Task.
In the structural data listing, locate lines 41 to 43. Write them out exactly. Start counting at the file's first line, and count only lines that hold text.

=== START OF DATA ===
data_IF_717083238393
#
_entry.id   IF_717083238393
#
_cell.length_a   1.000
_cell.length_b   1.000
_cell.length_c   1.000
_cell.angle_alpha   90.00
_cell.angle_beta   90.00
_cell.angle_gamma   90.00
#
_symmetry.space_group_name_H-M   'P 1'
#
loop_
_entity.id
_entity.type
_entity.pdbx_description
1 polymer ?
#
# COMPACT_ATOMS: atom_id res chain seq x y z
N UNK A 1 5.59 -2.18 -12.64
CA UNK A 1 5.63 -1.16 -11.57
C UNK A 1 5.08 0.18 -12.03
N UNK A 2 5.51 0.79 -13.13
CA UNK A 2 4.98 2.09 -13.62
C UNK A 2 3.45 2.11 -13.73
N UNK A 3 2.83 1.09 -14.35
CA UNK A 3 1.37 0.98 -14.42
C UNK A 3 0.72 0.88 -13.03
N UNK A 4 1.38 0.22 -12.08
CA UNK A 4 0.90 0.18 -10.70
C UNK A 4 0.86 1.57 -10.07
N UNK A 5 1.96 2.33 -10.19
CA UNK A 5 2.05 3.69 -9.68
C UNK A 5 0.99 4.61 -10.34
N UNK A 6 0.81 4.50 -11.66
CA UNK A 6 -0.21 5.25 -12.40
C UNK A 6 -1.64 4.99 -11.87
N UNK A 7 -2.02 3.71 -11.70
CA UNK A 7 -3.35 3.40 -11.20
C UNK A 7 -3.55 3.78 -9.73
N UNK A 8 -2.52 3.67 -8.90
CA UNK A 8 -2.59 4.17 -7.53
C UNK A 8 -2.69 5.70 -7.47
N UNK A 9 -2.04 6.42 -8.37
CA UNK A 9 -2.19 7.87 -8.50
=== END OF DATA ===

C UNK A 7 -3.55 3.78 -9.73
N UNK A 8 -2.52 3.67 -8.90
CA UNK A 8 -2.59 4.17 -7.53